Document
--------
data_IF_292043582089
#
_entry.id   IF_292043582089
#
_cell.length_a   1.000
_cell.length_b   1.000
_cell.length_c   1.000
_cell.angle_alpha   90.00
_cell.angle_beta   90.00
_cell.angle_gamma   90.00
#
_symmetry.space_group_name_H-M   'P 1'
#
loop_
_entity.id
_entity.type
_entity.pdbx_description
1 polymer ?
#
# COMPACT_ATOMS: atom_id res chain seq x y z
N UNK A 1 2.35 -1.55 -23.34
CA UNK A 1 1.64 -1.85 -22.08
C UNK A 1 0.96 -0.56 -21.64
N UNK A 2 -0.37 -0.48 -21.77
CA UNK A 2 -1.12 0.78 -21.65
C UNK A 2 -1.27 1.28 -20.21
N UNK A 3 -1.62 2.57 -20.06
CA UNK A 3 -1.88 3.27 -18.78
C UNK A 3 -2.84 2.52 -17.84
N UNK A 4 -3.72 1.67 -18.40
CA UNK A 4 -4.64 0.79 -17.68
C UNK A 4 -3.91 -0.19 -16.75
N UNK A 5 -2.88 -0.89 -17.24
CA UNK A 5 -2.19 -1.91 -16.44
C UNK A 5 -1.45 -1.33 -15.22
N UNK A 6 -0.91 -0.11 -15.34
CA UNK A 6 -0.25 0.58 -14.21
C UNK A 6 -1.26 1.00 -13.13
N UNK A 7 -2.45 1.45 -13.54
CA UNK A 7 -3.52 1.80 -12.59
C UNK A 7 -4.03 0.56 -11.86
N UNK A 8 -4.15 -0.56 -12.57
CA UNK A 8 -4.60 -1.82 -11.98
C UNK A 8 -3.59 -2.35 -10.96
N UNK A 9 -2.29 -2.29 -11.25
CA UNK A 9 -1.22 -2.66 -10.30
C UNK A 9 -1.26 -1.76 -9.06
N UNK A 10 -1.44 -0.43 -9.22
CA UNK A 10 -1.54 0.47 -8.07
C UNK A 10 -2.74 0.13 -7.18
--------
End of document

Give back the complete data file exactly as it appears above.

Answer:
data_IF_292043582089
#
_entry.id   IF_292043582089
#
_cell.length_a   1.000
_cell.length_b   1.000
_cell.length_c   1.000
_cell.angle_alpha   90.00
_cell.angle_beta   90.00
_cell.angle_gamma   90.00
#
_symmetry.space_group_name_H-M   'P 1'
#
loop_
_entity.id
_entity.type
_entity.pdbx_description
1 polymer ?
#
# COMPACT_ATOMS: atom_id res chain seq x y z
N UNK A 1 2.35 -1.55 -23.34
CA UNK A 1 1.64 -1.85 -22.08
C UNK A 1 0.96 -0.56 -21.64
N UNK A 2 -0.37 -0.48 -21.77
CA UNK A 2 -1.12 0.78 -21.65
C UNK A 2 -1.27 1.28 -20.21
N UNK A 3 -1.62 2.57 -20.06
CA UNK A 3 -1.88 3.27 -18.78
C UNK A 3 -2.84 2.52 -17.84
N UNK A 4 -3.72 1.67 -18.40
CA UNK A 4 -4.64 0.79 -17.68
C UNK A 4 -3.91 -0.19 -16.75
N UNK A 5 -2.88 -0.89 -17.24
CA UNK A 5 -2.19 -1.91 -16.44
C UNK A 5 -1.45 -1.33 -15.22
N UNK A 6 -0.91 -0.11 -15.34
CA UNK A 6 -0.25 0.58 -14.21
C UNK A 6 -1.26 1.00 -13.13
N UNK A 7 -2.45 1.45 -13.54
CA UNK A 7 -3.52 1.80 -12.59
C UNK A 7 -4.03 0.56 -11.86
N UNK A 8 -4.15 -0.56 -12.57
CA UNK A 8 -4.60 -1.82 -11.98
C UNK A 8 -3.59 -2.35 -10.96
N UNK A 9 -2.29 -2.29 -11.25
CA UNK A 9 -1.22 -2.66 -10.30
C UNK A 9 -1.26 -1.76 -9.06
N UNK A 10 -1.44 -0.43 -9.22
CA UNK A 10 -1.54 0.47 -8.07
C UNK A 10 -2.74 0.13 -7.18